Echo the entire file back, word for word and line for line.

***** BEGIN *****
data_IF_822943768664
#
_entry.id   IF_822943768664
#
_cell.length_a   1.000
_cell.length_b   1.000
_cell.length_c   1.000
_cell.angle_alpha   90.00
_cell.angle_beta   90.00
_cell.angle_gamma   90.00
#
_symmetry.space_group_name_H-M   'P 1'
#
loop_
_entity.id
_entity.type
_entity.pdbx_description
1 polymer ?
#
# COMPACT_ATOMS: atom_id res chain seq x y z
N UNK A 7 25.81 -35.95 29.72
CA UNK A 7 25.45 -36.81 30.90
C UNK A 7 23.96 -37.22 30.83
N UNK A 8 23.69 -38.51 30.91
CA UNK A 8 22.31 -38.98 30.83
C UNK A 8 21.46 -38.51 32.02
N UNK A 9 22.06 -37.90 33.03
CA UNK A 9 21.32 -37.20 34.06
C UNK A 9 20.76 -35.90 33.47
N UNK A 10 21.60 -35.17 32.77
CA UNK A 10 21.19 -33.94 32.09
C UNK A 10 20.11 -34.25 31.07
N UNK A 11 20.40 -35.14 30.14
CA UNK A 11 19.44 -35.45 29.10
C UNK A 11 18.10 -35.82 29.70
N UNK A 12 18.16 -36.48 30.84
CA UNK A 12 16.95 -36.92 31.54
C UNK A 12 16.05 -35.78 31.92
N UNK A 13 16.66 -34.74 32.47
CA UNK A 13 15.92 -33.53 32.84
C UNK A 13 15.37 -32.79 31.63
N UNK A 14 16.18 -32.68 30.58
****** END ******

data_IF_822943768664
#
_entry.id   IF_822943768664
#
_cell.length_a   1.000
_cell.length_b   1.000
_cell.length_c   1.000
_cell.angle_alpha   90.00
_cell.angle_beta   90.00
_cell.angle_gamma   90.00
#
_symmetry.space_group_name_H-M   'P 1'
#
loop_
_entity.id
_entity.type
_entity.pdbx_description
1 polymer ?
#
# COMPACT_ATOMS: atom_id res chain seq x y z
N UNK A 7 25.81 -35.95 29.72
CA UNK A 7 25.45 -36.81 30.90
C UNK A 7 23.96 -37.22 30.83
N UNK A 8 23.69 -38.51 30.91
CA UNK A 8 22.31 -38.98 30.83
C UNK A 8 21.46 -38.51 32.02
N UNK A 9 22.06 -37.90 33.03
CA UNK A 9 21.32 -37.20 34.06
C UNK A 9 20.76 -35.90 33.47
N UNK A 10 21.60 -35.17 32.77
CA UNK A 10 21.19 -33.94 32.09
C UNK A 10 20.11 -34.25 31.07
N UNK A 11 20.40 -35.14 30.14
CA UNK A 11 19.44 -35.45 29.10
C UNK A 11 18.10 -35.82 29.70
N UNK A 12 18.16 -36.48 30.84
CA UNK A 12 16.95 -36.92 31.54
C UNK A 12 16.05 -35.78 31.92
N UNK A 13 16.66 -34.74 32.47
CA UNK A 13 15.92 -33.53 32.84
C UNK A 13 15.37 -32.79 31.63
N UNK A 14 16.18 -32.68 30.58